Now, a host of obstacles stand in our way. EU directives, market saturation and the recession itself are making it incredibly difficult for affiliates to make a decent living.
Two people had influenced me to become an affiliate - Malcolm Cowley, who I’ve unfortunately never had the chance to speak to or meet since, and Michael Anthony. I spoke to both of them over the phone when I was an affiliate manager back in 2004, and they both encouraged me to make the switch from agency employee to self-employed affiliate. A year later I did just that and it was the best decision I’ve ever made. The last 6 years have been better than I ever imagined.
Now though, it’s beginning to get tough...
Several people have referred to me as a ‘super affiliate’ over the years. I don’t think I have ever been one. At a recent a4uexpo talk I discovered that a super affiliate was defined as having 20+ employees and a real office. I work from home, on my own. I don’t want 20 staff and a ‘real office’. I always thought that being an affiliate was as much about the lifestyle as the money. But it seems these days that one-man-band affiliates are dwindling, overpowered by brands with huge marketing budgets – GoCompare and MoneySupermarket spring to mind. How is it possible for an affiliate to survive in this climate and against this level of competition?
The answer is quite obvious – they need to be able to change, and spot new opportunities quickly. Back when MSN launched its AdCenter paid search, I was one of the first advertisers on there. A friend of mine did even better by getting on the ‘beta’ list. Homeowner loan ads for a few pence per click at a time when Homeowner loan ads were costing up to £8 per click on Adwords – you can imagine the results. Facebook advertising has never worked out for me, but I’m sure it has for the earliest adopters. Affiliates need to stay one step ahead of the game in order to survive.
Maybe you’re expecting the old ‘work hard’ cliché next. It’s not strictly necessary. Some of the most successful affiliates I know don’t work very hard. It’s not about how many hours you put in, it’s about how good you are at spotting new opportunities and predicting technological advancements within the industry. Then it’s about how quickly you can grasp these opportunities, because it doesn’t take long for a niche to become saturated. Work yourself into the ground by all means, it might help, but I’ve always been taught the importance of a healthy work/life balance, and being an affiliate is one of the few occupations where you can really achieve that.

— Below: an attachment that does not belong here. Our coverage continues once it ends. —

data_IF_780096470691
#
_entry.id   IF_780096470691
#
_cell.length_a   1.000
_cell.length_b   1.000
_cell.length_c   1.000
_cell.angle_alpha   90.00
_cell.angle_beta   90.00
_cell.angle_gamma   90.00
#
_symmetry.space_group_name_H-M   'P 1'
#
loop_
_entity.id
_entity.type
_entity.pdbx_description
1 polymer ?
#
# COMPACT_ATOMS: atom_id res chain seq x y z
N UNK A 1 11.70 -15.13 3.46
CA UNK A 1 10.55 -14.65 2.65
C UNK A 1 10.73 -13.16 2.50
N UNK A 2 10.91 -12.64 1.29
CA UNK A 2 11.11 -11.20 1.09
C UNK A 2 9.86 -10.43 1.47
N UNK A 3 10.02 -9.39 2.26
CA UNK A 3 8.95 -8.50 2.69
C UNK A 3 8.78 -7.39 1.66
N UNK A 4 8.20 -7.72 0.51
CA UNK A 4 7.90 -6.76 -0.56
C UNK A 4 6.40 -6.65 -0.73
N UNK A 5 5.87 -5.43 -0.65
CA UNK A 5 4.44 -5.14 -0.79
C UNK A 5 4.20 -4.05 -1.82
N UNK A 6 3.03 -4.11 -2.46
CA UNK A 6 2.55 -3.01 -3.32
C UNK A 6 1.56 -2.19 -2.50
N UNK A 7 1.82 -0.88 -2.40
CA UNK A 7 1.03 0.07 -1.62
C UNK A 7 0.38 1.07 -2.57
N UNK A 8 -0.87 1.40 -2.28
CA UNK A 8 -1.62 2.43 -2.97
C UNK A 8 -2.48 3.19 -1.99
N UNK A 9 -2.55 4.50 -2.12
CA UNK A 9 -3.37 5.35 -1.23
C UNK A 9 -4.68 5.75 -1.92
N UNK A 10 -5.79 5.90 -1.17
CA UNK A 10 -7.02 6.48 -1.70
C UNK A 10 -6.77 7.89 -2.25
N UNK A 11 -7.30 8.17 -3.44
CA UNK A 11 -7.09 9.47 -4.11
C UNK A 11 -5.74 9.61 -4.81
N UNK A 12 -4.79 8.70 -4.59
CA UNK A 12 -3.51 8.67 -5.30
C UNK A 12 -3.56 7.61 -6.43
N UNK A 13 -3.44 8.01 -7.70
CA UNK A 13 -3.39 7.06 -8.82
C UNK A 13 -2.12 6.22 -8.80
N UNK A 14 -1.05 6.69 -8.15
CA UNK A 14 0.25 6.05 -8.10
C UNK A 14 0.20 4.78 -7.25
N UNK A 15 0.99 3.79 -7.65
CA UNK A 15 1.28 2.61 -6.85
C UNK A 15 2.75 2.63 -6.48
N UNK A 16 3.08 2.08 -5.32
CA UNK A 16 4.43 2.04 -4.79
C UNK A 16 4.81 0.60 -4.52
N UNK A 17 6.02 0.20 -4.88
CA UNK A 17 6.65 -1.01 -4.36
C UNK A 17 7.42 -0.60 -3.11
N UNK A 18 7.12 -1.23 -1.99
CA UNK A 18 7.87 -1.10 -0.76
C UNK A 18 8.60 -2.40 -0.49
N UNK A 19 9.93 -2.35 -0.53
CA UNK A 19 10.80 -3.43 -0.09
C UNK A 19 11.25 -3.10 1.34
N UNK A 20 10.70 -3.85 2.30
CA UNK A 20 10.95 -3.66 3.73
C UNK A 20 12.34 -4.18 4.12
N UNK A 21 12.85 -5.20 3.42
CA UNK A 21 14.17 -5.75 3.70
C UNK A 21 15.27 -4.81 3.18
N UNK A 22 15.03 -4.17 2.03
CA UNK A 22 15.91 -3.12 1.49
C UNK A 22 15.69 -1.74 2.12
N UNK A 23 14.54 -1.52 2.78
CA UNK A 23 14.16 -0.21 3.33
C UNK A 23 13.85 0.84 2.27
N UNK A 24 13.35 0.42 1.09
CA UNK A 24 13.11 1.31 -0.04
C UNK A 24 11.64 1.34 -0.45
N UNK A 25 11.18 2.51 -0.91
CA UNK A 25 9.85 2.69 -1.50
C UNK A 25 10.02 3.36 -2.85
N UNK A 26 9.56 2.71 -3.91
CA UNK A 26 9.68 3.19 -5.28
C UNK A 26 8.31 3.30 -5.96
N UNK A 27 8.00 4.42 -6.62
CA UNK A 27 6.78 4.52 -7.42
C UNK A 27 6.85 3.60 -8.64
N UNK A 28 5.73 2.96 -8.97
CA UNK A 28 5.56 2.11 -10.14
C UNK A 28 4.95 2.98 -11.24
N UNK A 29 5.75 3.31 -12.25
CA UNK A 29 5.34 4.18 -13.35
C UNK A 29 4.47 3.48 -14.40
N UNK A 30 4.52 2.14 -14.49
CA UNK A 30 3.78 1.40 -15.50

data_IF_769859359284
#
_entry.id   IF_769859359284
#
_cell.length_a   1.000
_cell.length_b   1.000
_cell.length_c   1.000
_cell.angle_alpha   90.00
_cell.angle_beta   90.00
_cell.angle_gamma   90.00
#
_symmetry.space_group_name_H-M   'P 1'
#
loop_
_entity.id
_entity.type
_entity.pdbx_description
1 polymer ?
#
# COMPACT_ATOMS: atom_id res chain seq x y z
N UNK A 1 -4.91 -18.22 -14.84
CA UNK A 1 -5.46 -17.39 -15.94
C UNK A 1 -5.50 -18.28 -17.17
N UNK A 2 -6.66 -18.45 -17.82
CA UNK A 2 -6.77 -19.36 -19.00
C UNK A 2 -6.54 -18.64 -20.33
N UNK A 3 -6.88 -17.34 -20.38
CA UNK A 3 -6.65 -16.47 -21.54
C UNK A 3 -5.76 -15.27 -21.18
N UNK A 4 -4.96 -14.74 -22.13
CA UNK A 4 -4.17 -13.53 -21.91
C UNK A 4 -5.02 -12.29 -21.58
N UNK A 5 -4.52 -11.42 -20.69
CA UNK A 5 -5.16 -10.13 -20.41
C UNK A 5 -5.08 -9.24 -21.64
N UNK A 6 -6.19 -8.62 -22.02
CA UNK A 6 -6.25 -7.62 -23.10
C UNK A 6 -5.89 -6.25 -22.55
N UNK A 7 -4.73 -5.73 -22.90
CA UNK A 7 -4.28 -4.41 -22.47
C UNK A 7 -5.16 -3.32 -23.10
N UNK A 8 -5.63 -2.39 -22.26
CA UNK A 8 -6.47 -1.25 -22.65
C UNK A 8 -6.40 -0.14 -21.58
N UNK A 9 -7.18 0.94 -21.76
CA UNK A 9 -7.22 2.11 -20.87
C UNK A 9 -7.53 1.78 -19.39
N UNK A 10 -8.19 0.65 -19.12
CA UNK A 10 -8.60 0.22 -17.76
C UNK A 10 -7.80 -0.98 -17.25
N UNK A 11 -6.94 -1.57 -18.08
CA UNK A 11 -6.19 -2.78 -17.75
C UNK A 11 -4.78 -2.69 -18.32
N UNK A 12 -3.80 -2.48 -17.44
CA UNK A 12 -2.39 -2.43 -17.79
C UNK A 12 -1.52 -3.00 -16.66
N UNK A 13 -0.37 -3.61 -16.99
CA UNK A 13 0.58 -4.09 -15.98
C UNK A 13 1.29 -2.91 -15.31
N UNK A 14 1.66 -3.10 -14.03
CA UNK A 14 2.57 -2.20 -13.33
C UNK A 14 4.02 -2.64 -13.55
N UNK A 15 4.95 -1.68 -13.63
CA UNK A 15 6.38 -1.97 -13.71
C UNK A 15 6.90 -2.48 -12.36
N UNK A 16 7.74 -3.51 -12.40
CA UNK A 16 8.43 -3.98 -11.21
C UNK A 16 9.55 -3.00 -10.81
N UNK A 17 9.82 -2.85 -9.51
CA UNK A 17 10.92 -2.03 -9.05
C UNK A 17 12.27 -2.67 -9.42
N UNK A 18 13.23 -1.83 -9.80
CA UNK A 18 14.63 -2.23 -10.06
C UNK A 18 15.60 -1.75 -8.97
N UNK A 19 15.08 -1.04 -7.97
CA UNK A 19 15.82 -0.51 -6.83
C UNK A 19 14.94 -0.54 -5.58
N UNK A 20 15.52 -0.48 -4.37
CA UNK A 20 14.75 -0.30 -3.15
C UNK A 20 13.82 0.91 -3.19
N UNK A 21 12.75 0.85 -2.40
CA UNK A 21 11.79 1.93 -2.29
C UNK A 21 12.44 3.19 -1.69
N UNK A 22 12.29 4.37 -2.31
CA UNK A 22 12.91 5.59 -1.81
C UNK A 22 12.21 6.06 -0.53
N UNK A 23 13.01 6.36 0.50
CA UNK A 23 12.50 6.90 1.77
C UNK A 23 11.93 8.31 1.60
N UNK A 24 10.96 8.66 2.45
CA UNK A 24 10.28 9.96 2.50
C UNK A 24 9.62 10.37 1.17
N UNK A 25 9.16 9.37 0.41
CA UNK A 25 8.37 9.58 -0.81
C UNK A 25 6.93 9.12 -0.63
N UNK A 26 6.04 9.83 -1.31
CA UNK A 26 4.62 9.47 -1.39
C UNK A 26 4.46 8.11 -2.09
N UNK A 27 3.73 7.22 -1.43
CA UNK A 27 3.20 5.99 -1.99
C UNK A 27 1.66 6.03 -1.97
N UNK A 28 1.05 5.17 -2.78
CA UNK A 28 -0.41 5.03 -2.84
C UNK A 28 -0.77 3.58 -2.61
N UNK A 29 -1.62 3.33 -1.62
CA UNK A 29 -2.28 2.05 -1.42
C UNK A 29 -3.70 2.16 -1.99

Diversify your income streams
Diversification is another key point. Being a full-time affiliate is not exactly a secure job. I have spent the past 6 years thinking ‘I’ll just enjoy this while it lasts, but soon I’ll have to get a real job’. This gives me the motivation to always have a plan B. The problem is that in affiliate marketing you often need a plan C or D too.
It’s crucial to focus more on what is making you money over everything else, but you should ignore a good back-up plan at your peril. Your biggest merchant could close their program this afternoon. If you have multiple income streams you are better placed to survive this kind of catastrophe.
Remove your reliance on Google
I’ve also learnt not to rely on Google for everything. Their recent Panda update destroyed some affiliate businesses overnight. Annoy them once and you can be banned, never to advertise on there again. PPC affiliates are reeling from the announcement that they are about to ditch their right hand side ads. So the big spenders occupy the top 3 slots and the rest of us are shoved down to the bottom of the page. It’s truly demoralising. The top right hand side ad used to convert better than the top slot. Not anymore. If you have to rely on Google for the majority of your income, and let’s face it many of us do, try to split the reliance between their different money-making arms – Adwords, Adsense and natural search.
In conclusion what you need most of all to survive as an affiliate is a keen eye for new opportunities. Exploit a niche until it becomes saturated and move on, or become the best in that niche and you’ll reap the rewards. It’s your choice, but always remember to have a back-up plan if it doesn’t work out. If all else fails, get a real job.